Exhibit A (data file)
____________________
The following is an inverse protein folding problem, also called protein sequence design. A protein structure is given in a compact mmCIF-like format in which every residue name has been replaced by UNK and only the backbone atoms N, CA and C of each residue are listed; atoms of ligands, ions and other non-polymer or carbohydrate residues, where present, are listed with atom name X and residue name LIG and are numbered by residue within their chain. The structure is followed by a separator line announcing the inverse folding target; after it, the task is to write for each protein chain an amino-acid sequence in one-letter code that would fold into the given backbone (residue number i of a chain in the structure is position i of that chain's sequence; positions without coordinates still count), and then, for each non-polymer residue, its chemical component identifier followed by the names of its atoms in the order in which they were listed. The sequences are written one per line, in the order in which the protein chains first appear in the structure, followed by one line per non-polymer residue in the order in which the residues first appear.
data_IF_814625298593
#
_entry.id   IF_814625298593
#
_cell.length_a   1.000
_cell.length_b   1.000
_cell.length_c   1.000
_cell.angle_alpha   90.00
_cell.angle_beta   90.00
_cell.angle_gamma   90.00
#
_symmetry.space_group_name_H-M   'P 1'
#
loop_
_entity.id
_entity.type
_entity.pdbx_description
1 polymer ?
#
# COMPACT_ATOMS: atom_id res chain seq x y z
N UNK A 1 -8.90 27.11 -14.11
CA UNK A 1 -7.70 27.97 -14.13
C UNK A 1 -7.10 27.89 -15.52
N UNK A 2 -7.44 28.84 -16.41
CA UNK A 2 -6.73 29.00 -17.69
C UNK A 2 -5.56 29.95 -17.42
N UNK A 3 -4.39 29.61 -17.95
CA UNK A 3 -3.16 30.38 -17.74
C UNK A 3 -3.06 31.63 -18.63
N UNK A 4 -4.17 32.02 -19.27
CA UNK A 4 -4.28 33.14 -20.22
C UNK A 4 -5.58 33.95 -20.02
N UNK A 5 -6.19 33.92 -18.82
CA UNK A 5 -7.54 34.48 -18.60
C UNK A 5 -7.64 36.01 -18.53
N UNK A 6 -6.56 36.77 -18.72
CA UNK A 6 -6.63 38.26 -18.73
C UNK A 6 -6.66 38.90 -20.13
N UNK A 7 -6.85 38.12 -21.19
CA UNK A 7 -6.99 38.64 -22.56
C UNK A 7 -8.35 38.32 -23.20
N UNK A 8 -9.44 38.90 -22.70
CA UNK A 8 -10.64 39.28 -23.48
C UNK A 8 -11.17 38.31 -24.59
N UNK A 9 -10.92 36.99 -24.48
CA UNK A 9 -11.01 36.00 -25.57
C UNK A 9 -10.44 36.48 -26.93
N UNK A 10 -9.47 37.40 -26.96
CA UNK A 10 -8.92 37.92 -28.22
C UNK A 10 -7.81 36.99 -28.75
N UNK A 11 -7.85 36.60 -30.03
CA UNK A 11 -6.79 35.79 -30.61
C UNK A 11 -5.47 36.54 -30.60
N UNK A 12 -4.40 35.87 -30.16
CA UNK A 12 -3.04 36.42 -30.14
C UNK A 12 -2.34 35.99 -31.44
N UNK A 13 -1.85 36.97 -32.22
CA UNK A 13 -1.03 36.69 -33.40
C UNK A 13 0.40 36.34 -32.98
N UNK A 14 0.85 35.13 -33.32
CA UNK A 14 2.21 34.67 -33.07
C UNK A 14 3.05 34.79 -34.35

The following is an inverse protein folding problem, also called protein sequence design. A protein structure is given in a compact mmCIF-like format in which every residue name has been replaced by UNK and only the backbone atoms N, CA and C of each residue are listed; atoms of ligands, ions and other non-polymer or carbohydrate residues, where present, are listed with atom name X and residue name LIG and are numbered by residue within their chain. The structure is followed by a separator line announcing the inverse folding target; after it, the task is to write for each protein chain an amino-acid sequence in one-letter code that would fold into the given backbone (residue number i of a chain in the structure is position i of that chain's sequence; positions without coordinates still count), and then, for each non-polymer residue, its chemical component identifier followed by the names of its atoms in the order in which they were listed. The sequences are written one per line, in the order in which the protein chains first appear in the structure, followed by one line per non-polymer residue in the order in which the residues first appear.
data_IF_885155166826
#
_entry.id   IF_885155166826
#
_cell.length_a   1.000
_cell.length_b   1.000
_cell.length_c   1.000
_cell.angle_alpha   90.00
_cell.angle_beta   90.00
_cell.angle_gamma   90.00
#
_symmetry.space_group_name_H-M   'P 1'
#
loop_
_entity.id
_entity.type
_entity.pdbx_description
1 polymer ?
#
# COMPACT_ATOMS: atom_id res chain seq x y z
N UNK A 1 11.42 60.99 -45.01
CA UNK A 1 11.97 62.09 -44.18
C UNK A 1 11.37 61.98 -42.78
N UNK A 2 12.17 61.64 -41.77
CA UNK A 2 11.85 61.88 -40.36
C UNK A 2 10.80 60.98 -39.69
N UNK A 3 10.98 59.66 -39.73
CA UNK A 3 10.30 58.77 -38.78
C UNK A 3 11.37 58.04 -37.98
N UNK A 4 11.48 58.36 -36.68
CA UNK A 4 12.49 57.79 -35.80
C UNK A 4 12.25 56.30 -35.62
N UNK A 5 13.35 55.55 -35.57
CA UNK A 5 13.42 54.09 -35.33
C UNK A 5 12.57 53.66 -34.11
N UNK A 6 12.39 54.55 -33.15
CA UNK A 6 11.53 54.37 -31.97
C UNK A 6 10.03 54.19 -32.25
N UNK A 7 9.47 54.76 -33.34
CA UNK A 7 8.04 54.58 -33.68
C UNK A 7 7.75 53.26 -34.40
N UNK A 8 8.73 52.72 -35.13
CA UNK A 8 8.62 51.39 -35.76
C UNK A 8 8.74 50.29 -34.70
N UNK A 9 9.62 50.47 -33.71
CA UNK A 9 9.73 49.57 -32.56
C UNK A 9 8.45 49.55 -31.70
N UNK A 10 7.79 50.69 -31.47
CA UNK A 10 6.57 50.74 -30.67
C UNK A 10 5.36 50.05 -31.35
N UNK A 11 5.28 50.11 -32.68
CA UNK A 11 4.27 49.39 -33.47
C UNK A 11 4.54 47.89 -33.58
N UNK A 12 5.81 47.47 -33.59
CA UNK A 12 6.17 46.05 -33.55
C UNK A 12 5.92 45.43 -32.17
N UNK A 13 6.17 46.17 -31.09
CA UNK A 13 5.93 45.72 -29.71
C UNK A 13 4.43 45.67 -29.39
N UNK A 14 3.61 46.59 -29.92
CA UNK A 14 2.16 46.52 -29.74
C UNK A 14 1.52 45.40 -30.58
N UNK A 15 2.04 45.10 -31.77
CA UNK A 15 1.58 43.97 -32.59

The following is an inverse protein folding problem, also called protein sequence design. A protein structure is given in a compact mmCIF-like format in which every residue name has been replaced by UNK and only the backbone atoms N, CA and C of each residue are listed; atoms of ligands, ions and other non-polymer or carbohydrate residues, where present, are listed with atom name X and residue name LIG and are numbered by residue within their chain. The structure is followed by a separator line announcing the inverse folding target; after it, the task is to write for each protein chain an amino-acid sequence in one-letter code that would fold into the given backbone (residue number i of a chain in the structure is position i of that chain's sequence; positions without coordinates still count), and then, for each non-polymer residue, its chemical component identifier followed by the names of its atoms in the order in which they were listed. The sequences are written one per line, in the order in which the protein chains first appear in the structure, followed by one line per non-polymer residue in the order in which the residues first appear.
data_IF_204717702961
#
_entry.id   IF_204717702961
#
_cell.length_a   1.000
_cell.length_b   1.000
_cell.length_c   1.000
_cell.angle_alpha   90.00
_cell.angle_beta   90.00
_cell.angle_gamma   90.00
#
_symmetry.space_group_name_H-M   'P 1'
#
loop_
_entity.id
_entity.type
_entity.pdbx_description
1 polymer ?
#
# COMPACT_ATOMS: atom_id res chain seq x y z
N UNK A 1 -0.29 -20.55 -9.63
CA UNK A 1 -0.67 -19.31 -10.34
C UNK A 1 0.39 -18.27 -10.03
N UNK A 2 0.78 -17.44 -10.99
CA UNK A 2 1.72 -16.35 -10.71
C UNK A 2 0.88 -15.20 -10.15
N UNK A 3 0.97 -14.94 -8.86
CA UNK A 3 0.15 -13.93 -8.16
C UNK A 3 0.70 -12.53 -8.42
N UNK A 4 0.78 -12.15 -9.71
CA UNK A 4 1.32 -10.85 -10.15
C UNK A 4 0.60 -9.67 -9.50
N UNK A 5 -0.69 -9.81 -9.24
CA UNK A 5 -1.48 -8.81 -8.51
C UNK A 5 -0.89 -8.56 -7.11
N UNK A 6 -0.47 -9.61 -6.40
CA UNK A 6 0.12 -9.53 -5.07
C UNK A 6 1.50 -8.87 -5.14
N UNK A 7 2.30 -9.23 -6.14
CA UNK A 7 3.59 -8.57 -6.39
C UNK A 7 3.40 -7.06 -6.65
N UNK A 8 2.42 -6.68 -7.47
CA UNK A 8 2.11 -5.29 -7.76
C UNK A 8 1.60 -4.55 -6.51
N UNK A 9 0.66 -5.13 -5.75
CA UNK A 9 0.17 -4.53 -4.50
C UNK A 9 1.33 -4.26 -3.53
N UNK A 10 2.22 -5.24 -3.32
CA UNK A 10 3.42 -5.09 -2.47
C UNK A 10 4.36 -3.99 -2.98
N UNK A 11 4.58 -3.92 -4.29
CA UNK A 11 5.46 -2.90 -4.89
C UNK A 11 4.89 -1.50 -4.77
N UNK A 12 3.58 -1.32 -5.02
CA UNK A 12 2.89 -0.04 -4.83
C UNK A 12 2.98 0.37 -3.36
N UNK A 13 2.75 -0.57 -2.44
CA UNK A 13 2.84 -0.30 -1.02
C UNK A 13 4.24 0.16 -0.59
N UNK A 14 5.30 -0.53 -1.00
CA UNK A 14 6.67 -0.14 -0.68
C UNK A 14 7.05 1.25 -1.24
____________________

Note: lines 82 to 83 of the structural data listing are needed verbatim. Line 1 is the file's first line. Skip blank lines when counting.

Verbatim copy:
1 polymer ?
#